“You need to get out of the office for a while, you’re stressed out,” my wife’s voice sounded with empathy and emphasis. I was in the middle of conflict. The organization I led was growing and I keenly felt new performance pressures on my own skills, disappointments from those around me, and open challenges to my leadership role (some people wanted me gone). I agreed to meet my family at the fair and drove my body there at the appointed time. My mind however was still engaged in determining my next strategic and tactical moves. Neither my wife’s welcoming kiss nor the smell of deep-fried fair food was strong enough to disengage my thoughts. I wandered around the fair like zombie-dad - physically there but mentally unreachable by my children and my wife.
We turned a corner in time to see a Karate demonstration about to begin. Violence – now that sounded interesting to me at that point. The narrator explained he would play the part of a victim while his partner acted as an assailant. The assailant had a big pole which he maneuvered with the confidence of a tested warrior. I felt a bit sorry for the narrator and awaited his ultimate demise - with a certain gleefulness. I wanted someone else to hurt like I was hurting.
In the blink of an eye the attack was over. I stood wide-eyed and open-mouthed as the assailant lay spread eagle on the ground with the victim standing over him. The victim stood with a foot on the assailant' throat and the assailant’s weapon in his hand. I wasn't sure what I had just saw.
The victim helped the assailant up and still narrating said, “Now, let’s slow things down so you can see what just happened.”
“Geese,” I thought, “this ought to be awesome.”
The players reset, the assailant with the pole and the victim with nothing but his hands. “Begin the attack,” the victim narrated.
“Notice how the assailant is swinging the pole at me,” the victim began. “The natural tendency is to move away from the pole – but the power of the swing is at the end of the pole. Moving away can result in a serious injury or death. I move into the assailant.” He paused just a moment to let that fact sink in and the action continued.
“As I move toward the assailant I turn with his momentum,” the victim continued. “The natural tendency here is to attempt to overpower the assailant but in most cases the assailant has the advantage of momentum which means I do not have the leverage I need to mount a counter force. I intend to move with his momentum to lower the potential for injury.”
The victim had turned with the assailant’s momentum and continued, “Now I am in a place to act as a fulcrum. The assailant has committed his energy to swinging the pole and all I have to do is use his momentum against him,” the victim had not knocked the assailant off-balance and was taking away his pole as he fell to the ground.
Boom, victim became the victor! I ruminated on the stages of the attack and the response of the victim as I compared it to my own situation.
In what seemed an eternal moment of pause, I felt as though God’s own voice was reaffirming the leadership lesson I had just saw.
Move toward the assailant. I had tried to avoid the controversy swirling around the changes I had made in the organization. It seemed the harder I tried to extricate myself the deeper I fell into critical assessments. I smarted under the power of my assailant’s swing as I tried to escape. I did not understand their motive or their concerns and had made the mistake of thinking I could avoid having to spend the time to know them.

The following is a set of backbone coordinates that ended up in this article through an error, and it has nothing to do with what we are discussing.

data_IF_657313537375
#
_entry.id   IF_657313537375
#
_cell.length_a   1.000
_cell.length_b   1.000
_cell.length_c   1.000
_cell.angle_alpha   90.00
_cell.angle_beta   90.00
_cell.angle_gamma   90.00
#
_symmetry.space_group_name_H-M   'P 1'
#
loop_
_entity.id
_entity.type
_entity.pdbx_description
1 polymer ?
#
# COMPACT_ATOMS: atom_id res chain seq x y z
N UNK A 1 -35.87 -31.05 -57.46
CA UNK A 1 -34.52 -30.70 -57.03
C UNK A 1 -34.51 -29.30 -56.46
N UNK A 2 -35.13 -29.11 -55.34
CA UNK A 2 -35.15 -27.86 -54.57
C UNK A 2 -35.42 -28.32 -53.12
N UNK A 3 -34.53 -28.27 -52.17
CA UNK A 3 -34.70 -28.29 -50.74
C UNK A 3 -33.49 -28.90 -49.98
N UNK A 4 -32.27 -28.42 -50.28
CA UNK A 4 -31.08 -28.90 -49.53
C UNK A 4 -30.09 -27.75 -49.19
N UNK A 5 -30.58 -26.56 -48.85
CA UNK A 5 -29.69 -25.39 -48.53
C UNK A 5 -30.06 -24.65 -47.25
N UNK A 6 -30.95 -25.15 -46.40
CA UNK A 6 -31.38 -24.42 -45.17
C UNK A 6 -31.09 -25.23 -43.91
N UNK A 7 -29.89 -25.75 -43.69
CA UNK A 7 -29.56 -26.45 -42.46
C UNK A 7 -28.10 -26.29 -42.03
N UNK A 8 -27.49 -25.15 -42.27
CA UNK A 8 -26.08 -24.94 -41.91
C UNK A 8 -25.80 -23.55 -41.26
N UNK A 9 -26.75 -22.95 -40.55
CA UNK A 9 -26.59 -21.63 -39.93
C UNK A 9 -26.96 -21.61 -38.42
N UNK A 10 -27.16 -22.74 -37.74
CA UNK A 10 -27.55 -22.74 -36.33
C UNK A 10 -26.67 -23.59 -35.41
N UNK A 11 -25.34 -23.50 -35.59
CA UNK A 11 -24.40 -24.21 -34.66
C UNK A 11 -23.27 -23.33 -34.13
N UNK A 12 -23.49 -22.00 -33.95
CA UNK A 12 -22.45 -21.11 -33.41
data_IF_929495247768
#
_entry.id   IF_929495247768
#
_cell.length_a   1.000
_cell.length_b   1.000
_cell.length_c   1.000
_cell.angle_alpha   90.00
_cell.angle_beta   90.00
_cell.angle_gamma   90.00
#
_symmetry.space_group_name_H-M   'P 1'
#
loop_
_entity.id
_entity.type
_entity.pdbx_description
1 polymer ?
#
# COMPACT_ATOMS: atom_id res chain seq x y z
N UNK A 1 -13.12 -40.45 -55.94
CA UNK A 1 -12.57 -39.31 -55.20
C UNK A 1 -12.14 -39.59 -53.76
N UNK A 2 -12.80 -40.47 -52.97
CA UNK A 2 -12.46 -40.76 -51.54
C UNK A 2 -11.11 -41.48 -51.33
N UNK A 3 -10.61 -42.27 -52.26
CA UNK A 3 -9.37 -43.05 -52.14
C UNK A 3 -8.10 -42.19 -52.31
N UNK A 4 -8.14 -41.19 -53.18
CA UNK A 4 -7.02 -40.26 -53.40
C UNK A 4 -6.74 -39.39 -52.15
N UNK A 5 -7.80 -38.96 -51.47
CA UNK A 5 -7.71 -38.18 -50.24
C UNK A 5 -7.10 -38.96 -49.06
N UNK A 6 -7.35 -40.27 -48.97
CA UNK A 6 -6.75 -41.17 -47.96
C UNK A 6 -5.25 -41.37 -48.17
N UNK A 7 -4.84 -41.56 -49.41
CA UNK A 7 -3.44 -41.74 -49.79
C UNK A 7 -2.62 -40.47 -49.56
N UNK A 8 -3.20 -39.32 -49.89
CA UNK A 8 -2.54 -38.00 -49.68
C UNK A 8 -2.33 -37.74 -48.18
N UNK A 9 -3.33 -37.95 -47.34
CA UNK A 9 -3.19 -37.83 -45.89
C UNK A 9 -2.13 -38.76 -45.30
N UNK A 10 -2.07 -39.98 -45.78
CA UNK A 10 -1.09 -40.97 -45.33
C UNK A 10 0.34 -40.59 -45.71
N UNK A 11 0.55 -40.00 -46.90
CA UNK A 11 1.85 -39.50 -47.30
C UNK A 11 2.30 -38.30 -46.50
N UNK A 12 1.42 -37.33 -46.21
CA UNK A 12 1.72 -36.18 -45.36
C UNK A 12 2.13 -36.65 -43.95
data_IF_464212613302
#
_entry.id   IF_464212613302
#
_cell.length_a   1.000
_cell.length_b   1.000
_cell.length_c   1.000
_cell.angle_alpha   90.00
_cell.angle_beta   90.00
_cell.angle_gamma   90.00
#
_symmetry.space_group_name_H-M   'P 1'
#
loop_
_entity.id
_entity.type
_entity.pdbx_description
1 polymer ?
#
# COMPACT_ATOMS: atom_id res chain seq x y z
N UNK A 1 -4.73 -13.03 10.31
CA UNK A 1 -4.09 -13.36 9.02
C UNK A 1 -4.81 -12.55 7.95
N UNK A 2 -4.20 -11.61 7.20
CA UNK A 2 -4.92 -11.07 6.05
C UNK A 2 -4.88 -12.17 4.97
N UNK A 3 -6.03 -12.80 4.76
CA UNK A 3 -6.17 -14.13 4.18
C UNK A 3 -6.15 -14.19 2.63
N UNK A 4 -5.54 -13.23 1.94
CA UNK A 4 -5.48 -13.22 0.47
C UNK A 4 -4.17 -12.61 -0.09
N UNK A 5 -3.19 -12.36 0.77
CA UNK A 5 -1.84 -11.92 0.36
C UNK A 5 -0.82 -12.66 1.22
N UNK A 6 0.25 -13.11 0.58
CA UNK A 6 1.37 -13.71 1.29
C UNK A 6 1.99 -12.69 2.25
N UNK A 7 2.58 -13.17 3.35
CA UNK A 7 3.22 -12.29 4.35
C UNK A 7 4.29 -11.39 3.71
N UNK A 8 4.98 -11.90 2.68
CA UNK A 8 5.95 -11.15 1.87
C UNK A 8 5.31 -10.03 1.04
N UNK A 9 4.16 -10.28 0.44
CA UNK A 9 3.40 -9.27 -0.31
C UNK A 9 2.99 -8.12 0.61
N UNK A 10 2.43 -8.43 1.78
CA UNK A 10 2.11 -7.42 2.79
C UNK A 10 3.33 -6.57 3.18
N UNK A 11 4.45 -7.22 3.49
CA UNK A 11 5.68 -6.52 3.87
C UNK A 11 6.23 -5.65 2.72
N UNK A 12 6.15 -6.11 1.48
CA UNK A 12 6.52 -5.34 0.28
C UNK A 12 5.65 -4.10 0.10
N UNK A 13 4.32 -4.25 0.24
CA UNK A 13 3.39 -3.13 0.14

Do not attempt to overpower their momentum. I had failed here as well as I was marshaling my resources for a display of power – if my critics wanted conflict I would give them a mega-dose. Going down fighting seemed like the only alternative I had – however, being new meant that I was playing the role of the martyr. It was foolish to attempt a head to head contest against people who had been in the organization longer. I thought, “What are my critics saying that I can agree with and thereby join not resist the momentum of their attack?” I knew I had to understand their core concerns and discern their motive.
Use their momentum to knock them off-balance and remove their weapon. I wondered what the tipping point would be as I got to know my opposition. How could I disarm them and help us both win? Or, how could I defang them in such a way that I survived their push to oust me?
The next several weeks saw a significant change in my demeanor and my activities. I acted much less like a zombie-dad and more like a human engaged in life and relationship. I moved in close to those people who opposed the changes that I made in the organization. I listened to their concerns. I spent time working to understand their motivations and needs. I did not pull back from the conflict and in so doing I was not hurt to the degree I would have been. Surprisingly to me, the one person driving the tumult exposed in his own toxic behavior. When I was finally able to define and address the differences in perspective this man's behavior called to question his credibility and ability as a leader. Ultimately I had to let the tumultuous person go – I fired him. People grieved the lack of reconciliation between us but understood that I had finally done everything I could to turn the situation around.
The organization became healthier and our people more engaged. They realized that I would not hide from conflict nor would I arrogantly insist that I had all the right answers. I have never been as happy to attend a county fair as I was that year. The lesson I learned at the fair have stayed with me all this time.